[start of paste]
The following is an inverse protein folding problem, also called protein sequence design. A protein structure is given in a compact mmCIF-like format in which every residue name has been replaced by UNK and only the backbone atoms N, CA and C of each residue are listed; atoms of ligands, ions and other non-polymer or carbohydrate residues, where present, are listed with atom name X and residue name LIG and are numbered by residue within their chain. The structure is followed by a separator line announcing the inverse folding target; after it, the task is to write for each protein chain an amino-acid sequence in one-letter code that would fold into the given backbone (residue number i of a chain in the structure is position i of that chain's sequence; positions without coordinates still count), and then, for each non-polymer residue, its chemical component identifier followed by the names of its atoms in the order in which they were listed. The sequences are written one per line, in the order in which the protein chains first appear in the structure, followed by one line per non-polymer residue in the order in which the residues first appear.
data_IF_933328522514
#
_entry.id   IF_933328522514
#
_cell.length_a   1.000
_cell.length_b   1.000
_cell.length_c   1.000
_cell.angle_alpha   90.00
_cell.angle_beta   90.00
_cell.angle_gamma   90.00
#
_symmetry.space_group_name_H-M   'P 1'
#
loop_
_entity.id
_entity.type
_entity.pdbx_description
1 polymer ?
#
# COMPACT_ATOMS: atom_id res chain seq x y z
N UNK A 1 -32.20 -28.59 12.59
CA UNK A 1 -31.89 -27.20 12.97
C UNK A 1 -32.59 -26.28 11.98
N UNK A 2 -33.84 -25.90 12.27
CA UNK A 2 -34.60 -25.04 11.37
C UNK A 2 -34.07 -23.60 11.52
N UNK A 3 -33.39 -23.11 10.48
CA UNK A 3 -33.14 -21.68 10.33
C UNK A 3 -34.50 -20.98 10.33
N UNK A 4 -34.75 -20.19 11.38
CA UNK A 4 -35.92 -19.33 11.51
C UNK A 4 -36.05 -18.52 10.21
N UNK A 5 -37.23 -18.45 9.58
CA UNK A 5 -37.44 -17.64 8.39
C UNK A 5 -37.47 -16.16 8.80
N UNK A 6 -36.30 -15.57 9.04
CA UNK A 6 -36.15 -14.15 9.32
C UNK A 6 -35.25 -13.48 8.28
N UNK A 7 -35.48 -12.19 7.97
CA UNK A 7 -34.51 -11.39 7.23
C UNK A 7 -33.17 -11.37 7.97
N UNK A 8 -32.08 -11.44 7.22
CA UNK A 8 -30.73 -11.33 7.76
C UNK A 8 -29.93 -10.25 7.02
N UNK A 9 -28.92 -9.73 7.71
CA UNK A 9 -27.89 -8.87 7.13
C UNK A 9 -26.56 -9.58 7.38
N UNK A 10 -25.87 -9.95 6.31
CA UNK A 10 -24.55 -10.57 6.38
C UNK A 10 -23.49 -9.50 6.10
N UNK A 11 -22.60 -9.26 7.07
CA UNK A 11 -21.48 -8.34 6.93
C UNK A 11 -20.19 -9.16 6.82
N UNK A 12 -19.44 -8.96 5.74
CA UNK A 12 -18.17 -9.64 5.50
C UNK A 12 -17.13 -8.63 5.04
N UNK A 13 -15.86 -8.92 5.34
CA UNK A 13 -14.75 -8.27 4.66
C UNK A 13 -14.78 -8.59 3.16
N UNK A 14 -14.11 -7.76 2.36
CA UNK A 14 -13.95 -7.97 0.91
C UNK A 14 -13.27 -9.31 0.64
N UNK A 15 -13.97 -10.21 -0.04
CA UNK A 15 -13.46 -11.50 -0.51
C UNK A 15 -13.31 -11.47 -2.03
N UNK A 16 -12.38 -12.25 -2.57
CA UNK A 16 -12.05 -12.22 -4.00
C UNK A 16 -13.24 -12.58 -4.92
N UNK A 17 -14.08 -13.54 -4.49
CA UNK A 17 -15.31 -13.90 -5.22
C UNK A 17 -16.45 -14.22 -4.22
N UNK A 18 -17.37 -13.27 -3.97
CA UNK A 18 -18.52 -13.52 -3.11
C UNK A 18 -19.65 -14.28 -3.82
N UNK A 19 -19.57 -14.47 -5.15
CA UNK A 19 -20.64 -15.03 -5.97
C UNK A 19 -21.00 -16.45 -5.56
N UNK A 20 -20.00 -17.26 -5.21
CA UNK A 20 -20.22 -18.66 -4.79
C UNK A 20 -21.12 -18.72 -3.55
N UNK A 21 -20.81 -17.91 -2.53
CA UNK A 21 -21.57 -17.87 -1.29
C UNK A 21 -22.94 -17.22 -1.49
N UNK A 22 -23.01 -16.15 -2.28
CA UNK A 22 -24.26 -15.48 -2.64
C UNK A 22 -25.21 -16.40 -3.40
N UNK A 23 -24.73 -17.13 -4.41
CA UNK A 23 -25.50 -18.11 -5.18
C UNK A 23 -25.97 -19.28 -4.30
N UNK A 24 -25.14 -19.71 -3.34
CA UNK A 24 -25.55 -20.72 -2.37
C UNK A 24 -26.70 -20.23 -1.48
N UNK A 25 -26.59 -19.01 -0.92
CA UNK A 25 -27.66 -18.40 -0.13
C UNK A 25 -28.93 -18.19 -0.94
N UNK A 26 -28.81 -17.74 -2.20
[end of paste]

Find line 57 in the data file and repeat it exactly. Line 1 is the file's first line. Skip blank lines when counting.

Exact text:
C UNK A 12 -17.13 -8.63 5.04